Riding this emotional high, Moses and Aaron charge forth to the palace of Pharaoh and demand the release of their people, as the God of Israel commands. Almost laughing in their face, Pharaoh denies their wish, and in turn, increases the burden on the slaves, requiring more production of bricks while taking away the raw material. There is internal struggle, as the foremen, who are themselves Israelites, are forced to burden their own people because of the decree of their ultimate leader, Moses. Pharaoh is a wise dictator, as he understands the manipulation tactic of internal disputes as a way of breaking the spirit of the unity that was felt just a few verses earlier. Martin Luther King understood this tactic when he spoke to the sanitation workers the night before his assassination. In his famous “I See the Promised Land” speech, he says, “You know, when Pharaoh wanted to prolong the period of slavery in Egypt…He kept the slaves fighting among themselves… When the slaves get together, that’s the beginning of getting out of slavery. Now let us maintain unity.”

The momentary nation of Israel recedes into the background as the taskmasters, failing to convince Pharaoh to annul the decree, approach Moses and Aaron, crying out, “May the Lord look upon you and punish you for making us loathsome to Pharaoh and his courtiers-putting a sword in their hands to slay us.” (Ex. 5:21) What happened? Where did the faith disappear to? This is a pattern that will continue throughout the life and time of the dor ha’midbar, the generation of the desert, as they come to be known in rabbinic literature, including before crossing the sea last week, and after receiving the Torah and God’s revelation this week. Faith and certainty fall into fear and rebellion. It is precisely this pattern that I see as the ultimate problem facing the Israelites in the attempt to free themselves. The words of inspiration, the signs and wonders performed, the quick fix-these rally the people and bring them together. However, the moment that anything goes wrong, or they face a difficult challenge, the people give up and begin to whine. It is very easy to be persuaded by fanciful language, a powerful message, and an easy answer. However, the challenge of true leadership is the ability to guide people through the difficult, dangerous, painful, and sometimes-fatal situations that stand in the way of achieving a moral or spiritual victory.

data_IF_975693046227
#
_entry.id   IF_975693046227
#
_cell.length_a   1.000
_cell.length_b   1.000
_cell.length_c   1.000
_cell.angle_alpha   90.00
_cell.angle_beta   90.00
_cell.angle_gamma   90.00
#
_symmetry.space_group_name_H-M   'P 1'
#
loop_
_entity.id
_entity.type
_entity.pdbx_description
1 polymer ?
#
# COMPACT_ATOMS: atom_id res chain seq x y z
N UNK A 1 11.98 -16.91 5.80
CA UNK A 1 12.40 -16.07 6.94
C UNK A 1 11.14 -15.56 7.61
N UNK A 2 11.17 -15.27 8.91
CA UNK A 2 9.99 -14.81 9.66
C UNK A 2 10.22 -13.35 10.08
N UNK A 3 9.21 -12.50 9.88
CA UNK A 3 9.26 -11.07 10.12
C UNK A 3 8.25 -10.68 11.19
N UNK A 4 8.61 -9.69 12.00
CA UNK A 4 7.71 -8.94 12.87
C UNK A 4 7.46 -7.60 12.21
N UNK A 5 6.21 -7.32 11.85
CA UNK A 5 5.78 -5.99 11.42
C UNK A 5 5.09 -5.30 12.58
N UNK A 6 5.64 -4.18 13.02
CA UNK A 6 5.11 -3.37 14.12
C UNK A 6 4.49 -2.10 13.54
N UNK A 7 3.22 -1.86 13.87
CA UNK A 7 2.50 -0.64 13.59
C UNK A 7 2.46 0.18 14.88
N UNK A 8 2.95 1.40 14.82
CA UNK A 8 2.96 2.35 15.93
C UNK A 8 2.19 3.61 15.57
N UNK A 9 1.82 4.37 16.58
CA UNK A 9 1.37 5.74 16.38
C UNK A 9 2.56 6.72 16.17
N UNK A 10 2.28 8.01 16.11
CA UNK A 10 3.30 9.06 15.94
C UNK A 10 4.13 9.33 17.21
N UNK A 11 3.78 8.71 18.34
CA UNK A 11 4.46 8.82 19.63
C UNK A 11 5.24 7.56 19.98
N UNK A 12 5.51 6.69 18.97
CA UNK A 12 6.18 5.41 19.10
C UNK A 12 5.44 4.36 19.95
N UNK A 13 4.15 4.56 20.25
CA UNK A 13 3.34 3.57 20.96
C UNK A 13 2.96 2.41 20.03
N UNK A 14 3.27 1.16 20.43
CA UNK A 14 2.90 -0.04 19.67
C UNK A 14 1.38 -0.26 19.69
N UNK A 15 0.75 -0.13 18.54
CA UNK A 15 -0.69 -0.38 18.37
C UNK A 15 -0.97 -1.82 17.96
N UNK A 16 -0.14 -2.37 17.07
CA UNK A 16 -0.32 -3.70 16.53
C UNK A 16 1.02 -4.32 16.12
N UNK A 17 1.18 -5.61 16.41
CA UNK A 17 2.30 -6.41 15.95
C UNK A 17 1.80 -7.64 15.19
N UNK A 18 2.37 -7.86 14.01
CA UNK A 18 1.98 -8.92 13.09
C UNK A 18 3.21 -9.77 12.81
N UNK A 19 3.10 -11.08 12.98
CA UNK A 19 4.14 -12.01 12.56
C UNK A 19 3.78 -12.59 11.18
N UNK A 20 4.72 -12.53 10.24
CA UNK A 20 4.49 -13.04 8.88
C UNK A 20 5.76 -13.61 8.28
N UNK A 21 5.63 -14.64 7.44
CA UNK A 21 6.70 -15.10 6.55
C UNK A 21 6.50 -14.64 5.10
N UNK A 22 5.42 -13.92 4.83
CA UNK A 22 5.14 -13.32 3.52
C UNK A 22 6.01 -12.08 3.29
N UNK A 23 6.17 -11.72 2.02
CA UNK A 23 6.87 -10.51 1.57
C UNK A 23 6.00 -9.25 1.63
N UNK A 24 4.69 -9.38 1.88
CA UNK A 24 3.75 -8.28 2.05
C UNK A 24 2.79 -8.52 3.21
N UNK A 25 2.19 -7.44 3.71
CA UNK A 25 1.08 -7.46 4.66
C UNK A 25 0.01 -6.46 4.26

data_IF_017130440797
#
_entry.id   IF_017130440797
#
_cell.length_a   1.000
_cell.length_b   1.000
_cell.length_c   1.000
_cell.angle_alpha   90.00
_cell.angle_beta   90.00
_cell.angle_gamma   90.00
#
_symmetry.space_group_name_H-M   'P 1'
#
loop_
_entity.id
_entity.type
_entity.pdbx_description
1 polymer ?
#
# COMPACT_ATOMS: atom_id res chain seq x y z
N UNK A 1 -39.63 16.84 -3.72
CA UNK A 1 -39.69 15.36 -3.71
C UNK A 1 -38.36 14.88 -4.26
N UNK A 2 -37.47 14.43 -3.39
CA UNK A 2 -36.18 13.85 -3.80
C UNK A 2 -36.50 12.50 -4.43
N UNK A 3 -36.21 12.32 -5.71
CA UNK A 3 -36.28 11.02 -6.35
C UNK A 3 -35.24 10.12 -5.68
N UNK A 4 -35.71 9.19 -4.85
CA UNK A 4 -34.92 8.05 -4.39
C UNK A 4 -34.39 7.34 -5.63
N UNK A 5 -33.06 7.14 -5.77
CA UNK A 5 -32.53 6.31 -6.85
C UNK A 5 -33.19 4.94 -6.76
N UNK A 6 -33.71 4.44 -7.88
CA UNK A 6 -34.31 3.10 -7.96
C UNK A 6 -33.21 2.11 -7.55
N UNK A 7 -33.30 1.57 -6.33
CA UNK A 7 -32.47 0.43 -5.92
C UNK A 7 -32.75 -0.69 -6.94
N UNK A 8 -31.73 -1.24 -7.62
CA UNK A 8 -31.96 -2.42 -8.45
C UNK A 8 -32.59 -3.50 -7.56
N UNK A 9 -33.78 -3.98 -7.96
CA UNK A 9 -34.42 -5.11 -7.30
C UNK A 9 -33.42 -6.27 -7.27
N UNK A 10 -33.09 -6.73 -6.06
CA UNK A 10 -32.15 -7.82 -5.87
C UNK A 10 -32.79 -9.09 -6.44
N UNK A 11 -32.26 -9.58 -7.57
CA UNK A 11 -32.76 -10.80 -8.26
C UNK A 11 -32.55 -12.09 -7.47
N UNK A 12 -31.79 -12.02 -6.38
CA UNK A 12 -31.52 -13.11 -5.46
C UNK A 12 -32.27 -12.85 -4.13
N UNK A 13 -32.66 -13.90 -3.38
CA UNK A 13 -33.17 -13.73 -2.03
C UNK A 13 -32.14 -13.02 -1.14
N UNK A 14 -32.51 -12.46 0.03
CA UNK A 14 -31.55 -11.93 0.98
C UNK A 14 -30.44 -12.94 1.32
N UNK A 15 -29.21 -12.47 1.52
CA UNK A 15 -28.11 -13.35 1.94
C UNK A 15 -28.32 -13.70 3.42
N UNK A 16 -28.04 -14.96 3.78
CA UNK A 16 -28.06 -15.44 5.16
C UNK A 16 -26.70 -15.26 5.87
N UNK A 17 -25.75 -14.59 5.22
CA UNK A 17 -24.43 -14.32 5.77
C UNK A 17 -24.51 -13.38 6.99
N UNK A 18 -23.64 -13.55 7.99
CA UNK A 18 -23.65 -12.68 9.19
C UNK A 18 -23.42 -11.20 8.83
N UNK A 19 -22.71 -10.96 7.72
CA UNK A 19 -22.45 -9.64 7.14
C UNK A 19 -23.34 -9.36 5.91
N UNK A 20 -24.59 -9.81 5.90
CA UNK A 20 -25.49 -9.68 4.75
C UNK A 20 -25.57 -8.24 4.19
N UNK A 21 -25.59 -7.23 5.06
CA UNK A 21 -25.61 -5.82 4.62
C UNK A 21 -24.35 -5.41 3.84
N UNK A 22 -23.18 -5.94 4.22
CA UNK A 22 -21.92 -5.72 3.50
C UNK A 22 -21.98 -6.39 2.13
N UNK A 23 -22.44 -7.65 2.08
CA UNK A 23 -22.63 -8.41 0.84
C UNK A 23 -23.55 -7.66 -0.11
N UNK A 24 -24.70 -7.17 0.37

Moses is new at this kind of leadership, and so he, in turn, runs to God at the beginning and cries out, “Lord, why have you brought harm to your people? Why did you send me? Ever since I came to Pharaoh and spoke in Your name, he has dealt worse with this people; and still you have not delivered Your people.” Moses is also afraid, thinking that this was going to be an easy task. However, God reminds Moses that this will take time and determination. There are no easy roads to redemption. Moses develops into a brilliant leader precisely because he is able to stand with his people, feel their pain, and eventually lead them to freedom with a consistent and steady hand. Yet, Moses might have done well to warn the people that this was not going to be easy, that no matter what Pharaoh did to them, they must stand their ground and see the larger goal at hand.